Thanks, Tony. I am going to provide detail on our third quarter production results, starting with our commercial lending group. For the quarter, our commercial teams closed $271 million in new loan commitments, up from $151 million last quarter and up from $192 million closed in the third quarter of 2020. The commercial loan pipeline ended the third quarter at $547 million, up from $492 million last quarter and up from $386 million at the end of the third quarter of 2020.

We experienced an increase in new loan requests from customers and prospects during the quarter as expected due to the Governors of Washington and Oregon lifting many of the pandemic restrictions at the end of June and our bankers being more active with in-person customer meetings. Loans, excluding SBA PPP balances increased $24 million during the third quarter. And although a modest increase is the first quarterly increase in loans we have seen since the first quarter of 2020. Higher loan production during the quarter was offset by increased prepays and payoffs. This in conjunction with the runoff in the indirect consumer portfolio continues to weigh on the overall loan growth rate. Adjusting out the impact of PPP and indirect loans during the quarter would have resulted in a growth rate of over 5%.

Please refer to Slide 19 of the investor presentation for additional detail on the change in loans during the quarter. Consumer production, the majority of which are home equity lines of credit, was $30 million for the third quarter, up from $23 million last quarter and up from $19 million in the third quarter of 2020. As a reminder, we discontinued our indirect consumer lending business in the first quarter of 2020 and the balances continue to runoff, including a $22 million decline in the third quarter.

Moving to interest rates, our average third quarter interest rate for new commercial loans was 3.51%, which is up 13 basis points from 3.38% last quarter. In addition, the average third quarter rate for all new loans was 3.42%, down 3 basis points from 3.45% last quarter. The mortgage department closed $44 million of new loans in the third quarter of 2021 compared to $49 million closed in the second quarter of 2021 and $49 million in the third quarter of 2020. The mortgage pipeline ended the quarter at $55 million versus $41 million in Q2 and $51 million in the third quarter of 2020. Refinances made up 77% of the pipeline at quarter end.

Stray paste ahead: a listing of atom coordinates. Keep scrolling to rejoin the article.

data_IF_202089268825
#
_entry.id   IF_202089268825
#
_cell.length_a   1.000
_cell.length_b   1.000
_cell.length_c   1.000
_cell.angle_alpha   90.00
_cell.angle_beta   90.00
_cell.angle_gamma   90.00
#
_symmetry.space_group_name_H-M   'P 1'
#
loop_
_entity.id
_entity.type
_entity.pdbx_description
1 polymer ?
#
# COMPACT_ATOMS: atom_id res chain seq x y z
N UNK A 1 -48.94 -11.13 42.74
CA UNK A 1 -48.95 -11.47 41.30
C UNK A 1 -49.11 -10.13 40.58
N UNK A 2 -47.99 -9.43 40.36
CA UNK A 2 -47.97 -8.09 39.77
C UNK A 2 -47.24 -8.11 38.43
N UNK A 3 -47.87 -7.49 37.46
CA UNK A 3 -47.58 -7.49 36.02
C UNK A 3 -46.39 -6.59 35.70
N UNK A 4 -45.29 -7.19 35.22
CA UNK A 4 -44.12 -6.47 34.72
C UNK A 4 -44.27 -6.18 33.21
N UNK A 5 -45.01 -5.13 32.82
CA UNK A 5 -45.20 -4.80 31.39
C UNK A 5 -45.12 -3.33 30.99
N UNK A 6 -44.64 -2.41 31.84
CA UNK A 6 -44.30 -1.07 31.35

Moving on to SBA PPP forgiveness, the SBA PPP forgiveness process continues to progress smoothly. As shown on Slide 21 of the investor presentation, at quarter end, we had only 2% of Round 1 PPP balances outstanding and we were already repaid on 35% of Round 2 PPP balances. In addition, to the extent we have filed claims with the SBA these loans have been processed and paid very quickly.

I will now turn the call back to Jeff.

Jeff Deuel

Thank you, Bryan. As mentioned earlier, we are pleased with our performance to-date. We are also happy to be pivoting away from our defensive posture of the past 18 months. While many of our employees are still working remotely, the production teams have been able to move away from their focus on PPP forgiveness and reset their focus on managing their customer relationships and developing business. While business activity in general has been muted by customers and prospects working remotely, we are seeing a general reengagement, which points to a healthy return to normal. As mentioned earlier, we are seeing a nice upswing in our pipeline across the bank with deals coming from existing customers and to high-quality prospects. We are prepared for a high single-digit loan growth and we are optimistic we will get back to that level of historical loan production. We have worked hard to reduce our expense base going into 2022 and our full focus is on organic growth, supported by more efficient operations. We are also ready to pursue other opportunities for growth in our 3-state region when we see them. As Don mentioned earlier, our capital levels and our robust liquidity provides us with a strong foundation to address challenges and to take advantage of opportunities.

That concludes our comments today. So Tia or Shar, we’re ready to open up the line for questions from people on the call, if we could.

Question-and-Answer Session

Operator

[Operator Instructions] The first question is from the line of Jeff Rulis with D.A. Davidson. You may proceed.

Jeff Rulis

Thank you. Good morning.

Jeff Deuel

Good morning, Jeff.

Jeff Rulis

A question on – Hi, Jeff – for Don, thanks for the Slide 27. Just wanted to confirm that core NIM, does that exclude I’m assuming it does not exclude PPP impact and interest recoveries.

Don Hinson

Jeff, no, it does not. So again – you can see – we have – in the back of the earnings release, we have a supplemental schedule, kind of, for the non-GAAP piece that shows the dollar amount of PPP. And so you can get that information there and see what the actual yields were on PPP. So if you wanted to back that out.

Jeff Rulis